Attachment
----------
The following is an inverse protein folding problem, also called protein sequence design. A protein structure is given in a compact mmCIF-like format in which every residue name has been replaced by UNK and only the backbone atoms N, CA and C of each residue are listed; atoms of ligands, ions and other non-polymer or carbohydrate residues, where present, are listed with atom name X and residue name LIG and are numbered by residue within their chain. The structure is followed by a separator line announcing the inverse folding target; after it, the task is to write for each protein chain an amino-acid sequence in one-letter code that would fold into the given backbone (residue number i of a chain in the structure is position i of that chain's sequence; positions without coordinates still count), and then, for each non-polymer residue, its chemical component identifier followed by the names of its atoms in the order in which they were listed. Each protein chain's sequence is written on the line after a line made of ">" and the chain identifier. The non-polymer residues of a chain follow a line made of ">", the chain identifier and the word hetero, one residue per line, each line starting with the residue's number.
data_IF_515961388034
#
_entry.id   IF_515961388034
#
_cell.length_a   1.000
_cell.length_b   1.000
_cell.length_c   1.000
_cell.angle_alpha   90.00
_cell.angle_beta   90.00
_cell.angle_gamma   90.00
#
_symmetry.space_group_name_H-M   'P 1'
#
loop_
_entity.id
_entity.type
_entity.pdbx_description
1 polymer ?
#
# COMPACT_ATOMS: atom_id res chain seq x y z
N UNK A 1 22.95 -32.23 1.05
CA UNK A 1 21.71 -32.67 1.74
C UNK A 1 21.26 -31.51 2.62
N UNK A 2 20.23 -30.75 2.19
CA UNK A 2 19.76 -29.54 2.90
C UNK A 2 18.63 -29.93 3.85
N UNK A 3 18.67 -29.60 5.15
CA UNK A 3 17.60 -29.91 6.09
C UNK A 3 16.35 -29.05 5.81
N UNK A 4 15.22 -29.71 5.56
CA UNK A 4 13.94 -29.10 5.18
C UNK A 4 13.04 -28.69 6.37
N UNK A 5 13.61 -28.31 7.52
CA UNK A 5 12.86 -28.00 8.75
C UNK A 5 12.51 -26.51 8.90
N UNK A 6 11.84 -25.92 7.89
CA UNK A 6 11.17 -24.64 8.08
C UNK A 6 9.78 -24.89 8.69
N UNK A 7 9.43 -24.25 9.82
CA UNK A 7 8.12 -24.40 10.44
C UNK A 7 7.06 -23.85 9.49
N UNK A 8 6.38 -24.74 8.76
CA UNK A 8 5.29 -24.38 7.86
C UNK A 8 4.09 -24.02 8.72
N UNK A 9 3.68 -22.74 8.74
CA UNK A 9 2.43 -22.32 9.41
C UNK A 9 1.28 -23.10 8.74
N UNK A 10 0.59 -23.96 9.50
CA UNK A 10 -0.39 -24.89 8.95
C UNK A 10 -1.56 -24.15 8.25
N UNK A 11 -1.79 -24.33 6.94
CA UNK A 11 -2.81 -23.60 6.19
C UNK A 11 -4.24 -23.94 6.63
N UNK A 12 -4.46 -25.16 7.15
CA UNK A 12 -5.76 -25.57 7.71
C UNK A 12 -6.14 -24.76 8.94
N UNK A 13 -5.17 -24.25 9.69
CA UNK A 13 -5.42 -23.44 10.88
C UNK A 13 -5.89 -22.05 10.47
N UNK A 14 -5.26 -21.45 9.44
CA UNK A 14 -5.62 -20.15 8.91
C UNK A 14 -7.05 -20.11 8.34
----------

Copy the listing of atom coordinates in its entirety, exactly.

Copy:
The following is an inverse protein folding problem, also called protein sequence design. A protein structure is given in a compact mmCIF-like format in which every residue name has been replaced by UNK and only the backbone atoms N, CA and C of each residue are listed; atoms of ligands, ions and other non-polymer or carbohydrate residues, where present, are listed with atom name X and residue name LIG and are numbered by residue within their chain. The structure is followed by a separator line announcing the inverse folding target; after it, the task is to write for each protein chain an amino-acid sequence in one-letter code that would fold into the given backbone (residue number i of a chain in the structure is position i of that chain's sequence; positions without coordinates still count), and then, for each non-polymer residue, its chemical component identifier followed by the names of its atoms in the order in which they were listed. Each protein chain's sequence is written on the line after a line made of ">" and the chain identifier. The non-polymer residues of a chain follow a line made of ">", the chain identifier and the word hetero, one residue per line, each line starting with the residue's number.
data_IF_515961388034
#
_entry.id   IF_515961388034
#
_cell.length_a   1.000
_cell.length_b   1.000
_cell.length_c   1.000
_cell.angle_alpha   90.00
_cell.angle_beta   90.00
_cell.angle_gamma   90.00
#
_symmetry.space_group_name_H-M   'P 1'
#
loop_
_entity.id
_entity.type
_entity.pdbx_description
1 polymer ?
#
# COMPACT_ATOMS: atom_id res chain seq x y z
N UNK A 1 22.95 -32.23 1.05
CA UNK A 1 21.71 -32.67 1.74
C UNK A 1 21.26 -31.51 2.62
N UNK A 2 20.23 -30.75 2.19
CA UNK A 2 19.76 -29.54 2.90
C UNK A 2 18.63 -29.93 3.85
N UNK A 3 18.67 -29.60 5.15
CA UNK A 3 17.60 -29.91 6.09
C UNK A 3 16.35 -29.05 5.81
N UNK A 4 15.22 -29.71 5.56
CA UNK A 4 13.94 -29.10 5.18
C UNK A 4 13.04 -28.69 6.37
N UNK A 5 13.61 -28.31 7.52
CA UNK A 5 12.86 -28.00 8.75
C UNK A 5 12.51 -26.51 8.90
N UNK A 6 11.84 -25.92 7.89
CA UNK A 6 11.17 -24.64 8.08
C UNK A 6 9.78 -24.89 8.69
N UNK A 7 9.43 -24.25 9.82
CA UNK A 7 8.12 -24.40 10.44
C UNK A 7 7.06 -23.85 9.49
N UNK A 8 6.38 -24.74 8.76
CA UNK A 8 5.29 -24.38 7.86
C UNK A 8 4.09 -24.02 8.72
N UNK A 9 3.68 -22.74 8.74
CA UNK A 9 2.43 -22.32 9.41
C UNK A 9 1.28 -23.10 8.74
N UNK A 10 0.59 -23.96 9.50
CA UNK A 10 -0.39 -24.89 8.95
C UNK A 10 -1.56 -24.15 8.25
N UNK A 11 -1.79 -24.33 6.94
CA UNK A 11 -2.81 -23.60 6.19
C UNK A 11 -4.24 -23.94 6.63
N UNK A 12 -4.46 -25.16 7.15
CA UNK A 12 -5.76 -25.57 7.71
C UNK A 12 -6.14 -24.76 8.94
N UNK A 13 -5.17 -24.25 9.69
CA UNK A 13 -5.42 -23.44 10.88
C UNK A 13 -5.89 -22.05 10.47
N UNK A 14 -5.26 -21.45 9.44
CA UNK A 14 -5.62 -20.15 8.91
C UNK A 14 -7.05 -20.11 8.34